Rookie Year: 2016
Location: Michigan
Posts: 419
Type has much to be proud ofType has much to be proud ofType has much to be proud ofType has much to be proud ofType has much to be proud ofType has much to be proud ofType has much to be proud ofType has much to be proud ofType has much to be proud of
Re: Pivots?

We used 1/2" round for our intake pivot side to side this year, one being just a 1/2" hole and the other being where the bearings are, then 5/16" shoulder bolts for the rotation point at the start of the match to drop the intake.
__________________
3452- Lead Builder/ Pit Boss





*My posts do not reflect the opinion of my team*
Reply With Quote
  #7   Spotlight this post!  
Unread 06-09-2018, 12:02 AM
johncooper johncooper is offline
Registered User
FRC #6072 (Triton Tech Robotics)
Team Role: Mentor
 
Join Date: Jun 2017
Rookie Year: 2016
Location: Newport Beach
Posts: 24
johncooper is an unknown quantity at this point
Re: Pivots?

Quote:
Originally Posted by bstew View Post
3928 likes to use Oil-Embedded Flanged Sleeve Bearings. Just press them in and put your pivot on a round shaft or shoulder bolt.
This. Compared to a bearing, less space, less cost and easier installation. Worked flawlessly.
Reply With Quote
  #8   Spotlight this post!  
Unread 06-09-2018, 12:14 AM
MrForbes's Avatar
MrForbes MrForbes is online now
Registered User
AKA: Jim
FRC #1726 (N.E.R.D.S.)
Team Role: Mentor
 
Join Date: Feb 2006
Rookie Year: 2006
Location: Sierra Vista AZ
Posts: 6,401
MrForbes has a reputation beyond reputeMrForbes has a reputation beyond reputeMrForbes has a reputation beyond reputeMrForbes has a reputation beyond reputeMrForbes has a reputation beyond reputeMrForbes has a reputation beyond reputeMrForbes has a reputation beyond reputeMrForbes has a reputation beyond reputeMrForbes has a reputation beyond reputeMrForbes has a reputation beyond reputeMrForbes has a reputation beyond repute
Re: Pivots?

Quote:
Originally Posted by AdamHeard View Post
You can get away with bolts as pivots for lighter duty things or for systems that adjust only a few degrees (like a 2013 shooter deck being asjusted by pneumatic cylinders 3*)
We've gotten away with using bolts for pivots for a whole bunch of things...

one trick is to use a long bolt, with two nuts, one nut on either side of the part that the pivot is attached to. Then tighten the nuts against each other, and the part that pivots can be on the bolt, retained loosely by the head of the bolt. hard to describe, and even harder for students to figure out which things to tighten...but it works pretty well, and don't cost much, or take much machining. Just drill a few holes.

Reply With Quote
  #9   Spotlight this post!  
Unread 06-09-2018, 03:51 AM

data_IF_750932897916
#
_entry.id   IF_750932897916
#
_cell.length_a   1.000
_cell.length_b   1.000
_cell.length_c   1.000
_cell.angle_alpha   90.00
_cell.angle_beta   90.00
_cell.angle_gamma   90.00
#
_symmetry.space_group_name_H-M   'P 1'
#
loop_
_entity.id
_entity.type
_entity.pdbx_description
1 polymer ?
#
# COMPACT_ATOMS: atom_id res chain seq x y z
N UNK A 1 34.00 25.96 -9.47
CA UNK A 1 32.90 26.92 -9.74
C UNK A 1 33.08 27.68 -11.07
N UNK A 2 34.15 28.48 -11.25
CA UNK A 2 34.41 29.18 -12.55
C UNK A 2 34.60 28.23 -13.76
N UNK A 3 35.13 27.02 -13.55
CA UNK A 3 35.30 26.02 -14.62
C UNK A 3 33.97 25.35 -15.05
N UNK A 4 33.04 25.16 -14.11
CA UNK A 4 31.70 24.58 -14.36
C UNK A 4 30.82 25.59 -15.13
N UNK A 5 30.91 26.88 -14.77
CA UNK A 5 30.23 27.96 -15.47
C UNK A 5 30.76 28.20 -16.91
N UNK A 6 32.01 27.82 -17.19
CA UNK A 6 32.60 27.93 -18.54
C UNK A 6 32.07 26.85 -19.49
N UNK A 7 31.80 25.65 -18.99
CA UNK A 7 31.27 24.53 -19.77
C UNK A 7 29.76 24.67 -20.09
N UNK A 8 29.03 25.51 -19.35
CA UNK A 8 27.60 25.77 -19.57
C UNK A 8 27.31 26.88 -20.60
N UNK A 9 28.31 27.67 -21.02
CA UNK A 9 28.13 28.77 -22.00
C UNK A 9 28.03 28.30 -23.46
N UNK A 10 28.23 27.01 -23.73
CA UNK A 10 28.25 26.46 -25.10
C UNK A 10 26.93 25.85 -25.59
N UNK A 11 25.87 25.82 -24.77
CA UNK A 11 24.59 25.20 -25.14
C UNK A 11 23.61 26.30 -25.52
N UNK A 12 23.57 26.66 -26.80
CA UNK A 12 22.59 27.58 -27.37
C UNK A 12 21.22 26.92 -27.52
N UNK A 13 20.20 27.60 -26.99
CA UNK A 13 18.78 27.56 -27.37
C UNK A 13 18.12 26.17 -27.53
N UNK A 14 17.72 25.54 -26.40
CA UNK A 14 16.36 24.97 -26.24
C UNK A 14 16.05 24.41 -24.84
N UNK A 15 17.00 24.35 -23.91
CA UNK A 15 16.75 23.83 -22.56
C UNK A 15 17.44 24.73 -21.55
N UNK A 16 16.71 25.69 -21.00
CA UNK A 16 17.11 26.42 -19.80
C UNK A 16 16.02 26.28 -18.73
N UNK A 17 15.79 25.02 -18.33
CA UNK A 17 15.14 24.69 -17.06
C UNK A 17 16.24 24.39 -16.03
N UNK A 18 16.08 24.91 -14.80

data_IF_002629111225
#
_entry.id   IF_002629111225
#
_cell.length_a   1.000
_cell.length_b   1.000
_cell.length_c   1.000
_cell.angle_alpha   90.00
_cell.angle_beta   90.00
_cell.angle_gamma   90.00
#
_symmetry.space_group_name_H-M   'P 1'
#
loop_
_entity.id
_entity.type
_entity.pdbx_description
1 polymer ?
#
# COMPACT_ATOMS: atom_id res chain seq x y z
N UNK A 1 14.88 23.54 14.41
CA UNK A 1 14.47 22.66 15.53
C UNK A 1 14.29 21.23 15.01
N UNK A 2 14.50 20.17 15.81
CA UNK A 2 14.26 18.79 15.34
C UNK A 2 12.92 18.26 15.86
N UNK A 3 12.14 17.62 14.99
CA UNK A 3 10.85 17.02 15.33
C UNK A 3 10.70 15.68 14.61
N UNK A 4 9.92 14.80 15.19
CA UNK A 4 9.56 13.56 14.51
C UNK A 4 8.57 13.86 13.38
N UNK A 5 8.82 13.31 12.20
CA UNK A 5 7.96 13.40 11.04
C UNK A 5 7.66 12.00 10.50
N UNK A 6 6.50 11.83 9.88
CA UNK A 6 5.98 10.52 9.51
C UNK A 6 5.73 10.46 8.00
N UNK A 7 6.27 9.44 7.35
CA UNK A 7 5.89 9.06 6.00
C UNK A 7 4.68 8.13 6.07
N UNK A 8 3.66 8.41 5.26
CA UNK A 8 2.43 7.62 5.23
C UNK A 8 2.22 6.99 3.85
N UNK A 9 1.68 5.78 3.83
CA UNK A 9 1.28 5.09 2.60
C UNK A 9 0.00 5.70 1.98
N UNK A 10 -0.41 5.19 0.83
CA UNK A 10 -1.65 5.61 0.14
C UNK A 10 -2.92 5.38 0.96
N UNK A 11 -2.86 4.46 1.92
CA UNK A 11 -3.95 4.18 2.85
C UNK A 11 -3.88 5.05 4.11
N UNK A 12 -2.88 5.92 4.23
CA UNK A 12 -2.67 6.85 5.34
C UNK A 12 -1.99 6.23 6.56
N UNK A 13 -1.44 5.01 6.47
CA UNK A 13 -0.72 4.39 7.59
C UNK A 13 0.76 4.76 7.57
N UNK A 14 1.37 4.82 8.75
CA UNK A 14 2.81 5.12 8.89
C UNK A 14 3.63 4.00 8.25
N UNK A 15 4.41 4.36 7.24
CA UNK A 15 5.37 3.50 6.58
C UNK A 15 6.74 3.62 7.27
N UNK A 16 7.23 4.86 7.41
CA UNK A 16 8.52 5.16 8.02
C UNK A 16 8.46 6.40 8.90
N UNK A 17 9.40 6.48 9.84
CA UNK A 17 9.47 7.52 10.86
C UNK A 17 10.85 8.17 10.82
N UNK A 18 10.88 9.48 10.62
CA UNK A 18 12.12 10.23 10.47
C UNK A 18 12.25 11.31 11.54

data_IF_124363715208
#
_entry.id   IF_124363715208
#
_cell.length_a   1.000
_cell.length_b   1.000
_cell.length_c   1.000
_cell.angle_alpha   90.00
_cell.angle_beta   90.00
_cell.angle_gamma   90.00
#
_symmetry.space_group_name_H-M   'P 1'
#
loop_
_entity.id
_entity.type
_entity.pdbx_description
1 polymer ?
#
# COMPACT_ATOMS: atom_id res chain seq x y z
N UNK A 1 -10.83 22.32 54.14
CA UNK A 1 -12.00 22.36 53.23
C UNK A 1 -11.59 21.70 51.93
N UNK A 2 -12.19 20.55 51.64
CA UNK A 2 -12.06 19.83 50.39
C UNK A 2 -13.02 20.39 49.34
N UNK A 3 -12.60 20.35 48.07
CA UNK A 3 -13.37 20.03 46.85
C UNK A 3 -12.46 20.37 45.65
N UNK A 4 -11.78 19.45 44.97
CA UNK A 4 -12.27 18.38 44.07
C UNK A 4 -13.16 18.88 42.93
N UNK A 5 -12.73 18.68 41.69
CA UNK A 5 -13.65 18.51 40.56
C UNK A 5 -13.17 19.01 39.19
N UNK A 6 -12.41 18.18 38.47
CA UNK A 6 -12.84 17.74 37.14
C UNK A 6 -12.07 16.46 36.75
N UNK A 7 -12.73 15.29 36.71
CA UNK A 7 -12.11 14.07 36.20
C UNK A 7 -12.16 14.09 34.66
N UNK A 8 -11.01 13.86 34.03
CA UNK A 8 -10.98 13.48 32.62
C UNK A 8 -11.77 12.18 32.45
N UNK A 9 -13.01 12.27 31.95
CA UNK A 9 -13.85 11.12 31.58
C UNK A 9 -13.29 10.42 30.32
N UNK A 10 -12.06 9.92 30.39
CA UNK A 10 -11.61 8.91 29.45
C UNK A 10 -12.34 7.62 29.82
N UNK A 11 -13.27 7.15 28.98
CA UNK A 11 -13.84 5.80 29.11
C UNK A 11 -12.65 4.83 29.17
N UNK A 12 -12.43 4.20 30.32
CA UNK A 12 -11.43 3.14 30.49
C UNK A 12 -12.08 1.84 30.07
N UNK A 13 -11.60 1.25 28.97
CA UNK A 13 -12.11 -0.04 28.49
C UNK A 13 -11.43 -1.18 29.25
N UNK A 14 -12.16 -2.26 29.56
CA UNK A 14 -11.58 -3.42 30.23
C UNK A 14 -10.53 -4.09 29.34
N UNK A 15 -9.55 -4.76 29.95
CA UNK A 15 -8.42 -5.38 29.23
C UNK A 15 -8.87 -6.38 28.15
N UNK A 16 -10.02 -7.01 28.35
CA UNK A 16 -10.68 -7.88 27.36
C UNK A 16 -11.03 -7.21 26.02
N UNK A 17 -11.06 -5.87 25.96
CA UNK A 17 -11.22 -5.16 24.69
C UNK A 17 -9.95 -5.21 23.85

mman1506 mman1506 is offline
Reversible bumpers are my trigger
AKA: Marcus Quintilian
FRC #5406 (Celt-X)
Team Role: Mechanical
 
Join Date: Mar 2012
Rookie Year: 2012
Location: Toronto
Posts: 1,359
mman1506 has a reputation beyond reputemman1506 has a reputation beyond reputemman1506 has a reputation beyond reputemman1506 has a reputation beyond reputemman1506 has a reputation beyond reputemman1506 has a reputation beyond reputemman1506 has a reputation beyond reputemman1506 has a reputation beyond reputemman1506 has a reputation beyond reputemman1506 has a reputation beyond reputemman1506 has a reputation beyond repute
Re: Pivots?

Quote:
Originally Posted by MrForbes View Post
We've gotten away with using bolts for pivots for a whole bunch of things...

one trick is to use a long bolt, with two nuts, one nut on either side of the part that the pivot is attached to. Then tighten the nuts against each other, and the part that pivots can be on the bolt, retained loosely by the head of the bolt. hard to describe, and even harder for students to figure out which things to tighten...but it works pretty well, and don't cost much, or take much machining. Just drill a few holes.

Quote:
Originally Posted by OP
What are some light/effective/elegant/long-term solutions for pivot points?
That is none of those.
__________________
2012-2015: 865 Warp7 Team Captain
2016/17: Free Agent Mentor
2018: 5406 Celt-X
Reply With Quote
  #10   Spotlight this post!  
Unread 06-09-2018, 08:18 AM
GeeTwo's Avatar
GeeTwo GeeTwo is offline
Mentor
AKA: Gus Michel II
FRC #3946 (Tiger Robotics)
Team Role: Mentor
 
Join Date: Jan 2014
Rookie Year: 2013
Location: Slidell, LA
Posts: 5,543
GeeTwo has a reputation beyond reputeGeeTwo has a reputation beyond reputeGeeTwo has a reputation beyond reputeGeeTwo has a reputation beyond reputeGeeTwo has a reputation beyond reputeGeeTwo has a reputation beyond reputeGeeTwo has a reputation beyond reputeGeeTwo has a reputation beyond reputeGeeTwo has a reputation beyond reputeGeeTwo has a reputation beyond reputeGeeTwo has a reputation beyond repute
Re: Pivots?

Quote:
Originally Posted by MrForbes View Post
We've gotten away with using bolts for pivots for a whole bunch of things...
We've done this - a lot lighter and simpler and more robust than idle hex shafts in hex bearings! For lighter duty pivots, including our off-season robot's arm to raise a cube about 20" and to 45 degrees so we can launch it into a switch, we use hinges - sometimes riveted, sometimes bolted depending on the forces. For 2017 STEAMworks, we had spring hinges on two doors and a popup gear intake ramp.